The CPS code of conduct sets out the general principles prosecutors should follow when deliberating cases. After considering whether there is enough reliable and credible evidence against the defendant to reach a decision, the prosecution must consider whether it would be in the public interest for the case to be brought forward to the court. Prosecution will almost always take place unless the public interest factors tending against prosecution outweigh those tending in favour. Between 2010-2011 21,707 cases were dropped for public interest reasons such as the suspect or defendant being elderly or in ill health, the suspect being a minor, and the effect the trial may have on the victim’s physical or mental health. The prosecution also considers factors such as evidence which should be withheld in the public’s interst, the impact the offence had on the community, and whether prosecution would be considered to be a proportionate response in relation to the cost to the CPS service and criminal justice system.
There is often controversey surrounding public interst immunity not only due to the time and money wasted when cases are dropped, but also due to information being withheld unfairly.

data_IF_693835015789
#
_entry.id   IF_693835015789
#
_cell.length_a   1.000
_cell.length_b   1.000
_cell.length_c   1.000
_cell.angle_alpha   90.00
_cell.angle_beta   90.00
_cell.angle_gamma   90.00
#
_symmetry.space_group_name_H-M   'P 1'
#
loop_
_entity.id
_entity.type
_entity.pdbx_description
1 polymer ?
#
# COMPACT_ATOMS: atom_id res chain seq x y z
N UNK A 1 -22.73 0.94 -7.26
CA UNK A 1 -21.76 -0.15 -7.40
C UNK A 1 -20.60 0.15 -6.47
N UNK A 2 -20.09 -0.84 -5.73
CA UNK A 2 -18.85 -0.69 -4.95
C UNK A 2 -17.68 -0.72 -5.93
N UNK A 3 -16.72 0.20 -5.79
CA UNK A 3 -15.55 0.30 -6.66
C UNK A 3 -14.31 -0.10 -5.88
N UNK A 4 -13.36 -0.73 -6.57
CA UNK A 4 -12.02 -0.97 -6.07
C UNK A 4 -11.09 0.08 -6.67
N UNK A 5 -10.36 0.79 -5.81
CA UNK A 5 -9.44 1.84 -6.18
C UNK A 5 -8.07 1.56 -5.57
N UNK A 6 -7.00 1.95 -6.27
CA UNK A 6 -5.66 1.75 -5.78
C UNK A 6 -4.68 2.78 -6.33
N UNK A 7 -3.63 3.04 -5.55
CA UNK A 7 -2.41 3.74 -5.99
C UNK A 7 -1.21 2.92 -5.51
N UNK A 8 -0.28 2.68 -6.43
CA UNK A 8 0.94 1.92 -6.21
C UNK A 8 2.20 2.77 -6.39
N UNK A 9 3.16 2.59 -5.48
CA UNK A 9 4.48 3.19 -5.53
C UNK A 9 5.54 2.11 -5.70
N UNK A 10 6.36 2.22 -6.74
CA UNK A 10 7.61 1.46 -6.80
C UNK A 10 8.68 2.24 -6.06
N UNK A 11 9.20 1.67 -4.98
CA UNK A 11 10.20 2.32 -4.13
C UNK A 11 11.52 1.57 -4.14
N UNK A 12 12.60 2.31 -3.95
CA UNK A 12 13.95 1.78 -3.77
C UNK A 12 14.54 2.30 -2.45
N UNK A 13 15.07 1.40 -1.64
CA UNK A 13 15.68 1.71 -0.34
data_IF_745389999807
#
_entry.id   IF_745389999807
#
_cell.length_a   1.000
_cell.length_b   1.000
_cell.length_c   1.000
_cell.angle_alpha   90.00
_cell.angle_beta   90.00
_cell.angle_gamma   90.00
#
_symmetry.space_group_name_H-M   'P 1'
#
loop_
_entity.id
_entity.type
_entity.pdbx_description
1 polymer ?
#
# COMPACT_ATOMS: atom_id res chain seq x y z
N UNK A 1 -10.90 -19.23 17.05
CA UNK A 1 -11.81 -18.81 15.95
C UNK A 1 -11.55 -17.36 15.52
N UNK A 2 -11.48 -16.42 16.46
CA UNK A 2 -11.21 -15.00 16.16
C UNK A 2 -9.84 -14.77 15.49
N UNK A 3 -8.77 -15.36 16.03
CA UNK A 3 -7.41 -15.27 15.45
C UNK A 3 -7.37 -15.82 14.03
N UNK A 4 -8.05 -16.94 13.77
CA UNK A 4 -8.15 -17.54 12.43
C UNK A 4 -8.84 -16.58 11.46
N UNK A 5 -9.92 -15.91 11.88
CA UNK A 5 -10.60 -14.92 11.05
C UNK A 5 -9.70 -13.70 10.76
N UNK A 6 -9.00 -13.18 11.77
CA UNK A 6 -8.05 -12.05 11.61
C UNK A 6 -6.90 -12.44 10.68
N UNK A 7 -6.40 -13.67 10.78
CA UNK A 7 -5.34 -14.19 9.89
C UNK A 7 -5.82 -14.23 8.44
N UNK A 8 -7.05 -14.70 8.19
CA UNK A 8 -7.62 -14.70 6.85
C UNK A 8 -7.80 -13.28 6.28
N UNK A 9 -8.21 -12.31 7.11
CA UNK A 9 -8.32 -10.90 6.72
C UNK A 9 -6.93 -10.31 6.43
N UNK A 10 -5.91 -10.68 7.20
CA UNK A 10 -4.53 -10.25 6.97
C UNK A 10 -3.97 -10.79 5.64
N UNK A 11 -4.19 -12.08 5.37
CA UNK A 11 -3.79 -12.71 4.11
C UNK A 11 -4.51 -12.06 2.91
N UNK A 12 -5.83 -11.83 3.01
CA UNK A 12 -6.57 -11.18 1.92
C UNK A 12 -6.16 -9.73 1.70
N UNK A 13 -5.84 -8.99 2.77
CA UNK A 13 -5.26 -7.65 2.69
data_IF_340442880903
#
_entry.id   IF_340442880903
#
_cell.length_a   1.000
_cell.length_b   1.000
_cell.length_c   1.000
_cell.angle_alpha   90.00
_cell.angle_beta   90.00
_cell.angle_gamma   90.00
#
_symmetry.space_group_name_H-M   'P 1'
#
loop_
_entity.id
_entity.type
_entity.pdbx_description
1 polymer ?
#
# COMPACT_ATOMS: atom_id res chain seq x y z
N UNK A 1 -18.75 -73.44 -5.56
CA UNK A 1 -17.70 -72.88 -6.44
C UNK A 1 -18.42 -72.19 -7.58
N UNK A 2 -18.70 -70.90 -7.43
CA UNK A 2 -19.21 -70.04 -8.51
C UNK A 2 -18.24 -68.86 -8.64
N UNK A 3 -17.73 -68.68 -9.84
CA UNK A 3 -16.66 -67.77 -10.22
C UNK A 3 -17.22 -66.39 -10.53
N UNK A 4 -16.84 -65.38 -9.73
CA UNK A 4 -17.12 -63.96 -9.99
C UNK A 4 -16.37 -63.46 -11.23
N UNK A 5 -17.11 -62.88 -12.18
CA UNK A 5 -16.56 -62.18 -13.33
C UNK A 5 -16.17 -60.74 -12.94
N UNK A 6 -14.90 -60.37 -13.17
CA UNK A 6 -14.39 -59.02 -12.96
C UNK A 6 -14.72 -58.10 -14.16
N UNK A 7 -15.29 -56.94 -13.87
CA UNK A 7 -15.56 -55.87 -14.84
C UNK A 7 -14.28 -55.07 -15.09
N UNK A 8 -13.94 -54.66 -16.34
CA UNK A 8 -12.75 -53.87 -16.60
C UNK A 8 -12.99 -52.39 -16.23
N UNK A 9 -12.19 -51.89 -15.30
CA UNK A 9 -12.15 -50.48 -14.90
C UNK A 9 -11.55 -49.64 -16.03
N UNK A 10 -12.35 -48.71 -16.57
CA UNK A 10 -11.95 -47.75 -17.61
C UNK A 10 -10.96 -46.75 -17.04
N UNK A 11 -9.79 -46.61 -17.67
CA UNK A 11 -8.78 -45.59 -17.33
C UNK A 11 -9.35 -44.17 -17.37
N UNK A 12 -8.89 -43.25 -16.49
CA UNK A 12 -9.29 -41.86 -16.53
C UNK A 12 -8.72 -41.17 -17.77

A case in 1995 involving a former MI6 officer lead to the Secret Intelligence Service being granted public interest immunity after he attempted to bring the agency before an employment tribunal on the grounds that he felt he was unfairly dismissed. Although they were granted immunity on the basis the trial woud damage national security, the claimant argued the reason behind immunity being granted was in fact an attempt to cover up their incompetent and dishonest personnel management.
Further cases that were granted immunity or abondoned for reasons in the public interest are listed below.
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